Since that announcement, others have speculated that this could herald the imminent destruction of today’s wired and wireless networks, including 5G.
But that’s complete nonsense.
Even if Apple employs this technology, our smartphones will still use the 4G and 5G wireless networks for connectivity. We can think of a satellite configuration as an overlay network.
And Apple would have to put additional semiconductors and antenna technology into its phones to receive the signals from satellites.
Why would Apple do this? How would it use this satellite network?
It could certainly push out data, information, video, and so on directly to its smartphone users. Theoretically, this could be done anywhere in the world with the right satellite network.
The technology could also be used to improve Apple’s own mapping technology and services.
Apple has hired an impressive group of executives with strong backgrounds in the satellite communications industry. The company is clearly serious about the project, but that doesn’t mean that it will become a commercial launch.
It is possible we’ll see something roll out within the next five years, but I seriously doubt that anything will happen this year or next.
An interesting question for me, though, is whether Apple will launch its own network of satellites or leverage another network.
If Apple’s aspirations were geographically limited, like in just the U.S. and Western Europe, a couple of geostationary satellites might do the trick.
But if Apple wants to cover the majority of Earth’s population, it will need a larger network of satellites. That might mean a partnership with a company like SpaceX.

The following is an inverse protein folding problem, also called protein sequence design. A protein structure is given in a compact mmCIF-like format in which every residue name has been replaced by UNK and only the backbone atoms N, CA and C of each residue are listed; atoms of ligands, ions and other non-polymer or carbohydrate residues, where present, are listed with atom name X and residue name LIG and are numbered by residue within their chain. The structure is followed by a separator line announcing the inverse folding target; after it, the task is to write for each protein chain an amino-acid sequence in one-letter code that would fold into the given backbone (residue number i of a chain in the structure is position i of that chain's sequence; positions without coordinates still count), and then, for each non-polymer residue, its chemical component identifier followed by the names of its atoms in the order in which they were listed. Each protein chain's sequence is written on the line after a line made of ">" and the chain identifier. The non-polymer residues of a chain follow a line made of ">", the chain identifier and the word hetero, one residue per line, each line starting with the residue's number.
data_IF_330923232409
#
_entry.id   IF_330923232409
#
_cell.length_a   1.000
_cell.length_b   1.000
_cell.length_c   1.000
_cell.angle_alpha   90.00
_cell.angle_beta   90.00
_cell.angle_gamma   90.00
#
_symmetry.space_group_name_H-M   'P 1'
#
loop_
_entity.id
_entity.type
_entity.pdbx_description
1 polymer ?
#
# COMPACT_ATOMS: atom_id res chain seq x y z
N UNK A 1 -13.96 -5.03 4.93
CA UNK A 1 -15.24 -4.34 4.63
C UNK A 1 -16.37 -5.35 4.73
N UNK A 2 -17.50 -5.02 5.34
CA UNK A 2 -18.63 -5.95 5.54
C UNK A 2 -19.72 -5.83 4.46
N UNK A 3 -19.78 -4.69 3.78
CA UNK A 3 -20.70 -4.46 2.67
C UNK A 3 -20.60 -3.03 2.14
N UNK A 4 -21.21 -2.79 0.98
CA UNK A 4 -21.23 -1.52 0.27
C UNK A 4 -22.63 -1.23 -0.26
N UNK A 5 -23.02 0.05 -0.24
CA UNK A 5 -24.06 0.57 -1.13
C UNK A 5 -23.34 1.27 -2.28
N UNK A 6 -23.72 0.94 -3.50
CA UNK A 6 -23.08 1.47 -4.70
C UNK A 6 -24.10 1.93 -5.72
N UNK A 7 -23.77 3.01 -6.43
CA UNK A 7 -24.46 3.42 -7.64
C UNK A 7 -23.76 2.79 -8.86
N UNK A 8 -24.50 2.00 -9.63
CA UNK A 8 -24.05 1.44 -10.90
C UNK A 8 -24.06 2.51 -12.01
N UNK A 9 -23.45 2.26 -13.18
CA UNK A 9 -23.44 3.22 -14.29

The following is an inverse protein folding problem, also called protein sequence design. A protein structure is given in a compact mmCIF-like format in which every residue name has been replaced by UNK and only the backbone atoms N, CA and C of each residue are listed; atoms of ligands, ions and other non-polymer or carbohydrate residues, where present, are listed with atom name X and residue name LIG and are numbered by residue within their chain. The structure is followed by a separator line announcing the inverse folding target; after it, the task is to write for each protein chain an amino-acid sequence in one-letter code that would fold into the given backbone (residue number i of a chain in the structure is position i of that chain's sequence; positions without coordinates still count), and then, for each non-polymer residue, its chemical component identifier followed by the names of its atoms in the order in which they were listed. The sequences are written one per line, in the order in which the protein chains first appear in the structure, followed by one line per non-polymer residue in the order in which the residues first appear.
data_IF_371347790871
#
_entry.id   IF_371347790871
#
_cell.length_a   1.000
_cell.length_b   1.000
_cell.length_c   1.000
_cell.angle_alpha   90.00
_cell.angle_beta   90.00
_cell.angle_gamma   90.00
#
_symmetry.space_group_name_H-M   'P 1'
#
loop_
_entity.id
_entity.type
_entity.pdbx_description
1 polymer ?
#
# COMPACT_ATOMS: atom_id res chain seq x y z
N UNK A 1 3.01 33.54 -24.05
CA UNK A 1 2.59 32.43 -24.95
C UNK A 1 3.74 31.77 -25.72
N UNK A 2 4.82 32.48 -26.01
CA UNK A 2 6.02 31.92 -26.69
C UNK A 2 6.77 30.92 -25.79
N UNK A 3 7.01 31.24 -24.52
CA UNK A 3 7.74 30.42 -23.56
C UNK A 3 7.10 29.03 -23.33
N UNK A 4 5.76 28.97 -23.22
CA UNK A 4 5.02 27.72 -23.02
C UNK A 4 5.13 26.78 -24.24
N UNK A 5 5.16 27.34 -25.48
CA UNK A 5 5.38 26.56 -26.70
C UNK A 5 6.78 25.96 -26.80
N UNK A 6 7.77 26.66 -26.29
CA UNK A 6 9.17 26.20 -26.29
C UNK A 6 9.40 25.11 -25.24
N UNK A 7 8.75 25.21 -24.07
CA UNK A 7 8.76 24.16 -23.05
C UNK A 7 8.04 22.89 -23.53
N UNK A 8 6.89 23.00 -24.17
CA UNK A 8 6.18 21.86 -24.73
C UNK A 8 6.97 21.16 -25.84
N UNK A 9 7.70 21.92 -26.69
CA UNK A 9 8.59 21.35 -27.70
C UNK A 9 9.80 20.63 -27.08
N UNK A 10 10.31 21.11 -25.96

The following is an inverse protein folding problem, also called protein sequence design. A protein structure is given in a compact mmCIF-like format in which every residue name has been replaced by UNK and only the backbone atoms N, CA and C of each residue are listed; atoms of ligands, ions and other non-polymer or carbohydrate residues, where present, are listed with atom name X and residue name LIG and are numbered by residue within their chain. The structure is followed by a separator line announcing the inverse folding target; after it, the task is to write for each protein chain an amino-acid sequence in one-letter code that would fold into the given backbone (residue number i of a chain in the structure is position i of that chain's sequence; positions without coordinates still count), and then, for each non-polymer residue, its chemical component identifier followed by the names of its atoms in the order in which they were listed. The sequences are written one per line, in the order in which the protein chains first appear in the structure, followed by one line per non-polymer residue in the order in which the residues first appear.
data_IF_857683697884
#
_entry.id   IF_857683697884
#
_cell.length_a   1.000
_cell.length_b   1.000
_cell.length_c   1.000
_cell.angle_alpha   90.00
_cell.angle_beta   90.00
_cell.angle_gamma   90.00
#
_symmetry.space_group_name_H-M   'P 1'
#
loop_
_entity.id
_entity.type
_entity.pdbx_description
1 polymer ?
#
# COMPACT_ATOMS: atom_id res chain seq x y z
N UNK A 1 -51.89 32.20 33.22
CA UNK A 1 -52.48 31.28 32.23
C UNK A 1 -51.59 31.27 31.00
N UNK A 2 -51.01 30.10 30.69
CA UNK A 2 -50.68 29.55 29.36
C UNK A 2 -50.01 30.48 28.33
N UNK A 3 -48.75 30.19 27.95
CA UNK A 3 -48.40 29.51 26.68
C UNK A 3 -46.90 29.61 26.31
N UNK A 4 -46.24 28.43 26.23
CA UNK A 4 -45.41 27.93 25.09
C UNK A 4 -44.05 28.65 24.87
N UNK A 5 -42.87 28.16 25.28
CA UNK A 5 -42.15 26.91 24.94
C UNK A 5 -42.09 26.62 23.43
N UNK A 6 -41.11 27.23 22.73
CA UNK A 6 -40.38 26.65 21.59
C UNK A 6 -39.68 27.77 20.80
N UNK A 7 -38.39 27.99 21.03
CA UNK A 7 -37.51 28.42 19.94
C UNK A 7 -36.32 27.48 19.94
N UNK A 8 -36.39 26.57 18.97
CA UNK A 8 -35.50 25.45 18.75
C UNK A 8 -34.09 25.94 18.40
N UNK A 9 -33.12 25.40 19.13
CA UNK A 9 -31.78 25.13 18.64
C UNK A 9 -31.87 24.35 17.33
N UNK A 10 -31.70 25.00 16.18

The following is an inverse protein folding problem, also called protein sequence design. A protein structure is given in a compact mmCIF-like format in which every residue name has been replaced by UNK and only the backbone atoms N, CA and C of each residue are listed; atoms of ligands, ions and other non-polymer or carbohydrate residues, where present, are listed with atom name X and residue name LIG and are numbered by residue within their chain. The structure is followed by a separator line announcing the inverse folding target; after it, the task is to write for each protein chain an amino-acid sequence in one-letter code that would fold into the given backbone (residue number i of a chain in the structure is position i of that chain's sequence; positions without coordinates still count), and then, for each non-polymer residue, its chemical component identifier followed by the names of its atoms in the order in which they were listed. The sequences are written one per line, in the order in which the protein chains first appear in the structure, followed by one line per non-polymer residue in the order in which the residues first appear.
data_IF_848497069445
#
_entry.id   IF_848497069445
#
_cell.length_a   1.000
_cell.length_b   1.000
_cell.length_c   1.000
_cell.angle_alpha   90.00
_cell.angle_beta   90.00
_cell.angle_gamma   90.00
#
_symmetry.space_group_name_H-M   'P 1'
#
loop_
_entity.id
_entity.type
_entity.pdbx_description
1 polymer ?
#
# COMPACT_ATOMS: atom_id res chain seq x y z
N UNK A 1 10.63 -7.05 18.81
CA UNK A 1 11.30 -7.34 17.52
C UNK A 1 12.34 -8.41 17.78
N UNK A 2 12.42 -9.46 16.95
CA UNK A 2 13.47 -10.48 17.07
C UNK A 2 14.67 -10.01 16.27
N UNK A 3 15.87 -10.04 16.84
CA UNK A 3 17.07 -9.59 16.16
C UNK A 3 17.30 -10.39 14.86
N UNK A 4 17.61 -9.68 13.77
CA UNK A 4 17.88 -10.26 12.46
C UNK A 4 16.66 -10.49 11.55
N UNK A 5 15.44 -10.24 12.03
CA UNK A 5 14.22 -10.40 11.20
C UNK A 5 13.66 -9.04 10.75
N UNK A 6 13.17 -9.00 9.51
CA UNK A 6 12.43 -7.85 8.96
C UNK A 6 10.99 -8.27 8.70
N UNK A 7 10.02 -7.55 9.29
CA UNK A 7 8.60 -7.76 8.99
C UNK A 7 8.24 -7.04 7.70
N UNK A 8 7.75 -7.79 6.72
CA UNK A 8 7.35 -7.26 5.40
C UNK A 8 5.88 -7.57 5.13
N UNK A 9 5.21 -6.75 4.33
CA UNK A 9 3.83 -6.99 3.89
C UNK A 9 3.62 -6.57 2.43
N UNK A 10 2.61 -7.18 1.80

I wrote about SpaceX’s Starlink project in November of last year.
Ultimately, Starlink wants to launch 42,000 satellites into space to provide internet connectivity to remote areas. Apple could simply strike a deal with SpaceX and use its Starlink network to accomplish its goals.
And as a reminder, Starlink is also not a threat to 5G.
When we use a satellite internet service, latency can be a half a second or more. It might not sound like much, but the delays can be significant.
And consumers will never get 100 megabits per second to the home over a satellite service. Streaming video to a television, for example, would be quite difficult.
Compare that to 5G wireless technology. 5G will have latency of only 1 millisecond. A millisecond is a thousandth of one second. And 5G speeds will average 1 gigabit per second (Gbps). I have personally experienced 1.7 Gbps in Washington, D.C. Peak speeds can reach 10 Gbps.
That would mean the average 5G speeds will be 10 times faster than the absolute best satellite internet connectivity. And peak 5G speeds would be 100 times faster.
On top of that, 5G connectivity will be cheaper than paying for satellite internet. Which do we think consumers will opt for?